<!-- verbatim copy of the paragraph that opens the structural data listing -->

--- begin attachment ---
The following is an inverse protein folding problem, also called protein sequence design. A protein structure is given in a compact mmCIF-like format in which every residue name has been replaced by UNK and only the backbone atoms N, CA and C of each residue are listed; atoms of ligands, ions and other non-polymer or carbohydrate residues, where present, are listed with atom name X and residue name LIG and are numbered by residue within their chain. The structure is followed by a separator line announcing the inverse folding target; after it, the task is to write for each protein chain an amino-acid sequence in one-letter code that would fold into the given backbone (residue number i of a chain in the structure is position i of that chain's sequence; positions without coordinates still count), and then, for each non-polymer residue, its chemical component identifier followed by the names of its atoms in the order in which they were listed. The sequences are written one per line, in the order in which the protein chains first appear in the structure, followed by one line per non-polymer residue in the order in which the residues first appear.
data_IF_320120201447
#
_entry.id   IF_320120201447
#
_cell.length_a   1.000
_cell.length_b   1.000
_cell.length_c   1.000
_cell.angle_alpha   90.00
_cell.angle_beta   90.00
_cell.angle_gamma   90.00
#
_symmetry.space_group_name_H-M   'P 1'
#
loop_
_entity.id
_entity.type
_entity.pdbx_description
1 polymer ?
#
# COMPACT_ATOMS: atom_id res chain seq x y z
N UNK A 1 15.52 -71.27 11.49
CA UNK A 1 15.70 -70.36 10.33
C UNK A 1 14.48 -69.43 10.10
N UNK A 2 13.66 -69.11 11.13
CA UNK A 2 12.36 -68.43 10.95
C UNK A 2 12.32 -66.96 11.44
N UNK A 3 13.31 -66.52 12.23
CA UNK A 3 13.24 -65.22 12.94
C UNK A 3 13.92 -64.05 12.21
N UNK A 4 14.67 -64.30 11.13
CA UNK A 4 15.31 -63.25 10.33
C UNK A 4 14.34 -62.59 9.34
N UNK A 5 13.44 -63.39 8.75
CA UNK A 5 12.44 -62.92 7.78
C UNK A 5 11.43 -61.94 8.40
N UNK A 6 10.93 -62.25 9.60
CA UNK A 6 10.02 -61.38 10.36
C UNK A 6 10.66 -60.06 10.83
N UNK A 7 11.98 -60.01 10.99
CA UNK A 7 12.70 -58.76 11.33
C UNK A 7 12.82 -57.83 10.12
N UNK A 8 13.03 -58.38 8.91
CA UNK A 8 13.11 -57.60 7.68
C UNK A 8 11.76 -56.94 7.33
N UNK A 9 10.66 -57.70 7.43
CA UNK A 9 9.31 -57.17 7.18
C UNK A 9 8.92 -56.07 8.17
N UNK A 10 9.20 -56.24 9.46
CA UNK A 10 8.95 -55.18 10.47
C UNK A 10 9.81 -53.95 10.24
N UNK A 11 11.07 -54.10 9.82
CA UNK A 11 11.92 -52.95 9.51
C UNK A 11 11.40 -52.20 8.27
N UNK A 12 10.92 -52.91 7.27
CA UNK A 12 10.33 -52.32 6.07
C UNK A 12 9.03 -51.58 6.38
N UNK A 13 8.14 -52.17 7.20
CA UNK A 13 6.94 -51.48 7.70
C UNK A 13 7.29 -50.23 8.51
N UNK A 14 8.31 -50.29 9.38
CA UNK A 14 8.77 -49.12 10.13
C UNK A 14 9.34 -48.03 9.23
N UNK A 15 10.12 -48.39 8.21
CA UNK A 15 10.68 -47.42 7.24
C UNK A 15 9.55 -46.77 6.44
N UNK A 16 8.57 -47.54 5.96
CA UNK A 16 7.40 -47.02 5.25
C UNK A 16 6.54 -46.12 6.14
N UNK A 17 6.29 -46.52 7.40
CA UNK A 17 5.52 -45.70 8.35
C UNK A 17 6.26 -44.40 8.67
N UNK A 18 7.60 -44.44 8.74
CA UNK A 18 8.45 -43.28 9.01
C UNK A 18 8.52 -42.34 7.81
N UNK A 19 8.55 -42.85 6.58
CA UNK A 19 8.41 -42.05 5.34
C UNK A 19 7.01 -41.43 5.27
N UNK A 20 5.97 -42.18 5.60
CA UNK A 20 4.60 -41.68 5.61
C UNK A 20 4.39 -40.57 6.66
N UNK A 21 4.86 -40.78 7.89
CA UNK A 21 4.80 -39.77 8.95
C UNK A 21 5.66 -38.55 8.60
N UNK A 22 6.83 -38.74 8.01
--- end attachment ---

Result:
The following is an inverse protein folding problem, also called protein sequence design. A protein structure is given in a compact mmCIF-like format in which every residue name has been replaced by UNK and only the backbone atoms N, CA and C of each residue are listed; atoms of ligands, ions and other non-polymer or carbohydrate residues, where present, are listed with atom name X and residue name LIG and are numbered by residue within their chain. The structure is followed by a separator line announcing the inverse folding target; after it, the task is to write for each protein chain an amino-acid sequence in one-letter code that would fold into the given backbone (residue number i of a chain in the structure is position i of that chain's sequence; positions without coordinates still count), and then, for each non-polymer residue, its chemical component identifier followed by the names of its atoms in the order in which they were listed. The sequences are written one per line, in the order in which the protein chains first appear in the structure, followed by one line per non-polymer residue in the order in which the residues first appear.